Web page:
can someone tell me what the issues with the power pro headstock are

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Hobbyman2
Platinum Member
Posts: 2524
Joined: Wed Feb 01, 2017 12:52 am
Location: Ohio

Re: can someone tell me what the issues with the power pro headstock are

Post by Hobbyman2 »

I like cool ,,,, but when ever I do cool my other hobbies suffer , my machine gets moved around constantly from one part of the garage to another . one reason I bought it was the convenience over a stand alone . one of these days we plan to replace the old wheels with the larger nylon style so weight wouldn't be a issue .
Hobbyman2 Favorite Quote: "If a man does his best, what else is there?"
- General George S. Patton (1885-1945)
tucsonguy
Gold Member
Posts: 89
Joined: Sat Oct 07, 2017 1:14 pm

Re: can someone tell me what the issues with the power pro headstock are

Post by tucsonguy »

Having had my Powerpro for over four years now, in daily use, I've had no problems at all. But you should keep in mind the following:
A) 10,000 rpm is a high upper speed and run for more than a few (10 or 15) minutes, it will get warm in there. There are no good reasons for operating the Powerpro at max speed - even at 10k the SS is a poor router, so you are better off using a router plus table for routing work. If you run at normal operating speeds (250-5000) you will not encounter heat problems. I never have.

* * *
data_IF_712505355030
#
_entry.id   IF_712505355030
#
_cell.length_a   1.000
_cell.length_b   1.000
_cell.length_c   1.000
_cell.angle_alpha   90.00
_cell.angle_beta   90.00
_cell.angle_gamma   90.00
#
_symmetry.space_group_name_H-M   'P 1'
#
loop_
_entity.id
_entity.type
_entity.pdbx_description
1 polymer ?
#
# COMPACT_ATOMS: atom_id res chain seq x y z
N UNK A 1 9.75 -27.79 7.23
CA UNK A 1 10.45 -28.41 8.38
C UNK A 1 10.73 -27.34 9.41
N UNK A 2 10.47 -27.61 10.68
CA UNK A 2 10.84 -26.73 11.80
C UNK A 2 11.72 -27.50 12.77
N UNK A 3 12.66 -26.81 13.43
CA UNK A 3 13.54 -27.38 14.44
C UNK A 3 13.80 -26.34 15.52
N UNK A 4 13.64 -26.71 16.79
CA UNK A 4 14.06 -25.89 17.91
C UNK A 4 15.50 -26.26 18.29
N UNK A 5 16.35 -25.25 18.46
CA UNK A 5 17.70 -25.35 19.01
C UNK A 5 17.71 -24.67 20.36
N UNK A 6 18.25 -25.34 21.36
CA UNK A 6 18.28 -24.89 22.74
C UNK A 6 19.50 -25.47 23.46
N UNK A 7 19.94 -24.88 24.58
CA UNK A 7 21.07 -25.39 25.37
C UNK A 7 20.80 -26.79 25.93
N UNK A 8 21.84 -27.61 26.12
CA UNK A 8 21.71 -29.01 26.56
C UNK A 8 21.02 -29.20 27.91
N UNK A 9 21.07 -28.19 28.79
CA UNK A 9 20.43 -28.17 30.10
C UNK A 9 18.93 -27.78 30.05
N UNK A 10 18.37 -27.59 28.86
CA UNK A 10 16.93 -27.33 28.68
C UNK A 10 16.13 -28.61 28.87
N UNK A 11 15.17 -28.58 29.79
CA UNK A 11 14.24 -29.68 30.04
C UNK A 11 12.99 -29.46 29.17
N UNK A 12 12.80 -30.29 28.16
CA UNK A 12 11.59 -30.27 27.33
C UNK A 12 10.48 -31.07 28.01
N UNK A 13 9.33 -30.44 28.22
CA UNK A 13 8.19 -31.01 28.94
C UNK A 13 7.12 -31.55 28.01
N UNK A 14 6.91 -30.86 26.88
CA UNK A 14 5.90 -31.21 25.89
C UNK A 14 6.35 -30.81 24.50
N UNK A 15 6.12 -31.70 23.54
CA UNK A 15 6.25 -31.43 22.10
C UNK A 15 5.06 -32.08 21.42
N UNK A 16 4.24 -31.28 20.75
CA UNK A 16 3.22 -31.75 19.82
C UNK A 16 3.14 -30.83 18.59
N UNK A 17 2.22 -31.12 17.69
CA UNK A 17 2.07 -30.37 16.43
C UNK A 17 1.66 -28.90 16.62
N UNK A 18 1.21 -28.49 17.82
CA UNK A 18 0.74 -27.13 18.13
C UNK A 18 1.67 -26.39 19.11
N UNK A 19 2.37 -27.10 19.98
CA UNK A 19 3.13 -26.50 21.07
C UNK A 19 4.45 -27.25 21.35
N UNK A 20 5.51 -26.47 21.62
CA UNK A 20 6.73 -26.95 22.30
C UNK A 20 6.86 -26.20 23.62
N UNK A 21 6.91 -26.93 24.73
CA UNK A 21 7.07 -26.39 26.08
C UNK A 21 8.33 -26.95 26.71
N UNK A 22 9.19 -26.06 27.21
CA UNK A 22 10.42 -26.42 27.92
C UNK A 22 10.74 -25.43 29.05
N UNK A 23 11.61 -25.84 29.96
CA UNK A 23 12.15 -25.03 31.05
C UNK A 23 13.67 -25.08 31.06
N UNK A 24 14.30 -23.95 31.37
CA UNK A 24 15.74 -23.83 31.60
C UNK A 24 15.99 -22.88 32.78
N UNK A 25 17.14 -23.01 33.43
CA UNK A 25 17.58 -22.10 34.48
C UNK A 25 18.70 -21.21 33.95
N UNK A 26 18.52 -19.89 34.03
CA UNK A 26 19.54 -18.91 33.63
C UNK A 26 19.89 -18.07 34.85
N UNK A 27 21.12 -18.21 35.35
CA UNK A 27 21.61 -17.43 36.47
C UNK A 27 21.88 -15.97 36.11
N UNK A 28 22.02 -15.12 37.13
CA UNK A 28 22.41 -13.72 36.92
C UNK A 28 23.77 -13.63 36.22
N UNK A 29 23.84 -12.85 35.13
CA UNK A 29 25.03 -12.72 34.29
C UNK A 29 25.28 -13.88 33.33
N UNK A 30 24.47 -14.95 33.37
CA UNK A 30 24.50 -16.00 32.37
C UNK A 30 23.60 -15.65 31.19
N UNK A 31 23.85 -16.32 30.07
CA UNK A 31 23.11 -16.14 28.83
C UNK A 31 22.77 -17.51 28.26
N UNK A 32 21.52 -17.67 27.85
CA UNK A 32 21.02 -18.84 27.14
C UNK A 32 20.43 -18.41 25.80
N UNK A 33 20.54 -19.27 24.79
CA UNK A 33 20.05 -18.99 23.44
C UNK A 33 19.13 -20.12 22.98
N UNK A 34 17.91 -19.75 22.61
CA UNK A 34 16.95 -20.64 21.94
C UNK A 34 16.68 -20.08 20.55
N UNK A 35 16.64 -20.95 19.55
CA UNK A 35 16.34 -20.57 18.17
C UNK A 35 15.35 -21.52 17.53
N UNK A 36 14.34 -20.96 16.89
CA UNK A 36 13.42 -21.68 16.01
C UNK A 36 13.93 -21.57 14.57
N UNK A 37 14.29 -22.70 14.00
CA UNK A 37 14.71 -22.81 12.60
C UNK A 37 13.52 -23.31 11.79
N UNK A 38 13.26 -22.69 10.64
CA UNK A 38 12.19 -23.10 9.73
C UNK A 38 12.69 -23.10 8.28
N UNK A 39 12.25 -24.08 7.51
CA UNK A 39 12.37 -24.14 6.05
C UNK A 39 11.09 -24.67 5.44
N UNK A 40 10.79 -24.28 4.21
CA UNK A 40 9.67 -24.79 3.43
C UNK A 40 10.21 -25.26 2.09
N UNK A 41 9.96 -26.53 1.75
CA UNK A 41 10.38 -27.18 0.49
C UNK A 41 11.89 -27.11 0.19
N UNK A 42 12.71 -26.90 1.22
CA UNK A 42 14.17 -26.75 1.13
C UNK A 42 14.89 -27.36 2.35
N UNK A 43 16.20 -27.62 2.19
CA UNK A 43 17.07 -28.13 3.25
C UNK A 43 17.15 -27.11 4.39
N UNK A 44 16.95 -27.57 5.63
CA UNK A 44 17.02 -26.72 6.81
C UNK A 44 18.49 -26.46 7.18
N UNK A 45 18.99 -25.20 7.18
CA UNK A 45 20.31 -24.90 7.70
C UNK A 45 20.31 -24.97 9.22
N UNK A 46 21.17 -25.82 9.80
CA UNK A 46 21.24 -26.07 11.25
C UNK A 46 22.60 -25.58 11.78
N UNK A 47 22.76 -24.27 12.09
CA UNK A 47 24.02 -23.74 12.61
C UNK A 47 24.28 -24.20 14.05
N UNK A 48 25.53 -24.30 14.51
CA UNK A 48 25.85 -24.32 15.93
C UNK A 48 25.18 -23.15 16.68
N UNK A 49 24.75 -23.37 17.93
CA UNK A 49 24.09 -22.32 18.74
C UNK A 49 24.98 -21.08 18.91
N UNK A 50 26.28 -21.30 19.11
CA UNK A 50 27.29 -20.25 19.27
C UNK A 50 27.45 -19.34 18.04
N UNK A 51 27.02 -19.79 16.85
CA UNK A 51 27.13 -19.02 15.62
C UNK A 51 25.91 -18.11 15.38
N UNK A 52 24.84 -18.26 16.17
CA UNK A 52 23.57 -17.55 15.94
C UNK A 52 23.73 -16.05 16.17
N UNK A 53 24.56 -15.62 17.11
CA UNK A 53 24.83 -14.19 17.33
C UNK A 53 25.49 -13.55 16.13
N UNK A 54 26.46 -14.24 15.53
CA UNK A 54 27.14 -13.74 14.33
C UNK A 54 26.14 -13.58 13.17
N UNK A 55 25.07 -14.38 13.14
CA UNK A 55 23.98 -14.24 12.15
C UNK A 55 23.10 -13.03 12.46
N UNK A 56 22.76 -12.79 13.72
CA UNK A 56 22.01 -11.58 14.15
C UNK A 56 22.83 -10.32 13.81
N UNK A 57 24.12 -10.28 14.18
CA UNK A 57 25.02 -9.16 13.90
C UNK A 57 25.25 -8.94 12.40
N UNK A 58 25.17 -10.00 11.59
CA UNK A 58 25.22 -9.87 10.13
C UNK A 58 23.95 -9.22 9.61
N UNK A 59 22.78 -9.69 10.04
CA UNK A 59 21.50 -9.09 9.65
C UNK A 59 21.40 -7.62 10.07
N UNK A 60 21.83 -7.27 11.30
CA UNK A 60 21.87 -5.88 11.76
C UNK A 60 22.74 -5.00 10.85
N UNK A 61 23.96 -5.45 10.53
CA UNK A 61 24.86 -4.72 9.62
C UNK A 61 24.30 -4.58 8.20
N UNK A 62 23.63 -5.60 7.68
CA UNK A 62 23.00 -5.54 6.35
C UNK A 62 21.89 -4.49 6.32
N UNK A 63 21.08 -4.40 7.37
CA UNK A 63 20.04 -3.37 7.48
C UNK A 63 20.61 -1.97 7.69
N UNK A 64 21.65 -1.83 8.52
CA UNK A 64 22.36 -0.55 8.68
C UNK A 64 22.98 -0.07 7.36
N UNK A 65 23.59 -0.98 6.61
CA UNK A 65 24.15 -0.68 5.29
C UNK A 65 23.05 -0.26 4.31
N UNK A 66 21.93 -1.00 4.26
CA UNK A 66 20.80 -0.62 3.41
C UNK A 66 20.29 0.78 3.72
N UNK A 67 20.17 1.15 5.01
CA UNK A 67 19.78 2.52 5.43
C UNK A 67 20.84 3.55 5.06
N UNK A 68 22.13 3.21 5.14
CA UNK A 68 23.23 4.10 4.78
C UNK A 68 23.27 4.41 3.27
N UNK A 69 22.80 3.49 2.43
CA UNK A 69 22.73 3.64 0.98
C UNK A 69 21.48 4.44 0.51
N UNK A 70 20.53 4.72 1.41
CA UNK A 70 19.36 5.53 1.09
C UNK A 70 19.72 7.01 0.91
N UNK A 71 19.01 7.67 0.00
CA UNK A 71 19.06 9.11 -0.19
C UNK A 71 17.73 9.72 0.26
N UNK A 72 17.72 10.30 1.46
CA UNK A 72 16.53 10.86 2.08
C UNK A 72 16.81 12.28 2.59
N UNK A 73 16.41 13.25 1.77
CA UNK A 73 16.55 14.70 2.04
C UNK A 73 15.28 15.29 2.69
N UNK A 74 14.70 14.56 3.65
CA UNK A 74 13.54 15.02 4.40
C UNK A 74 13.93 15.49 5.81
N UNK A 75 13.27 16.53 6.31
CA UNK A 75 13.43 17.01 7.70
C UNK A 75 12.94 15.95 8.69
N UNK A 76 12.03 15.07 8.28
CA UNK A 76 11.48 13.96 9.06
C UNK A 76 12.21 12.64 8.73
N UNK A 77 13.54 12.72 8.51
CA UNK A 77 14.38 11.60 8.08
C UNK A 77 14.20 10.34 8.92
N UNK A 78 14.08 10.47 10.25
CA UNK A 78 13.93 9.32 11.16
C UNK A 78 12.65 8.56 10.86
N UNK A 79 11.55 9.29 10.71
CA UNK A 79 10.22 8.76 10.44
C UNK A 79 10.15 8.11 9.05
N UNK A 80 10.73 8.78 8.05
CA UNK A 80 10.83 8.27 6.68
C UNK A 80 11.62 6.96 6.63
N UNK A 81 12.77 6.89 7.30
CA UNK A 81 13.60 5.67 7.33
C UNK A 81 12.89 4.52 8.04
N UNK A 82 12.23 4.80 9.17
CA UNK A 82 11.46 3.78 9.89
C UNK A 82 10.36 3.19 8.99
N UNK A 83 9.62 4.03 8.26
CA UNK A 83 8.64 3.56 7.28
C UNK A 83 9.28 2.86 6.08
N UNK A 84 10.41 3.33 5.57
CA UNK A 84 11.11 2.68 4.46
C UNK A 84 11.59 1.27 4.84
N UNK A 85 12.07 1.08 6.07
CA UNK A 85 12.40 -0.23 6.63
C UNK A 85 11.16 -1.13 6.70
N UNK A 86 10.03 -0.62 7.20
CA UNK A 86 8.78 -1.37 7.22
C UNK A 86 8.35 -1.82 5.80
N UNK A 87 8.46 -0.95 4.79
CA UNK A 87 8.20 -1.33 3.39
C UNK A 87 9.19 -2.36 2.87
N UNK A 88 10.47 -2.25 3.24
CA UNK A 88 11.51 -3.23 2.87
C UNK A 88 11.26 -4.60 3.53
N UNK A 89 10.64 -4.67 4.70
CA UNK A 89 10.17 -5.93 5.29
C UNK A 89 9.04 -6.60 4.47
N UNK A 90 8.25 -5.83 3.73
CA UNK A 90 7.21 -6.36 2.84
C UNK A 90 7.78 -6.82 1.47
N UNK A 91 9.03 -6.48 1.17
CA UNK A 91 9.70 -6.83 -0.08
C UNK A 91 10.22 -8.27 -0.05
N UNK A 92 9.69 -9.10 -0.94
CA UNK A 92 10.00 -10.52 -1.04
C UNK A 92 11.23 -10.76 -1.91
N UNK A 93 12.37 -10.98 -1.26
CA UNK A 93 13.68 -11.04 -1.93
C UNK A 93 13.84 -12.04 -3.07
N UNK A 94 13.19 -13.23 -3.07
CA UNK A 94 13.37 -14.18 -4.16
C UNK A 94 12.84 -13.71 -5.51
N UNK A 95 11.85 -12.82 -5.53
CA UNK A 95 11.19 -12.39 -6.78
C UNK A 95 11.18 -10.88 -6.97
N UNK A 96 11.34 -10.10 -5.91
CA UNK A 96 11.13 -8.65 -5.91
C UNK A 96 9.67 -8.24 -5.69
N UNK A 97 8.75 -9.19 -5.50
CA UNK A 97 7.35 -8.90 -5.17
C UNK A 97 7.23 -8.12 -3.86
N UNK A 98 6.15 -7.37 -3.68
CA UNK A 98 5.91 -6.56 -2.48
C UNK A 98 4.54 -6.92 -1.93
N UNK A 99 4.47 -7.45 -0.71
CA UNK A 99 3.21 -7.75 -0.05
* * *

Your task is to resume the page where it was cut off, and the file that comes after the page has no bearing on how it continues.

B) It is 10 pounds heavier, the lift assist is very helpful.
C) The most common killer of Shopsmiths is sawdust in the headstock and the Powerpro is as susceptible, if not more so, than the conventional headstock. I built and installed a HEPA filter system with powered fan which keeps all dust out of the headstock, permanently - it maintains a positive overpressure, so air blows OUT any cracks and joints, so dust cannot get in. Since doing so I have never had any issues with sawdust.

The Powerpro is a considerable improvement to the Shopsmith, not merely an expensive substitute for a speed reducer. It will run in reverse (handy in drilling, sanding and for use with many SPTs); it maintains torque through continuous computer controlled adjustment, meaning it cuts and drills much better than the conventional SS. It has a wider range of speed (250 on the low end, very handy for lathe work and other stuff. As I said earlier I don't use the higher range; SS should really have given it a 50-5000 range not 250-100000)
It's also lower maintenance.
Geoff Baker
1951 10ER w variable speed electronic motor with reverse
1999 520 w PowerPro
Belt sander - strip sander - bandsaw - scrollsaw - jointer - overarm router - undertable router mounted on main SS saw table - speed increaser - speed reducer - forced air HEPA filter for headstock - 19" SS powered aluminum drum sander - index wheel system - lathe table crossslide vise system
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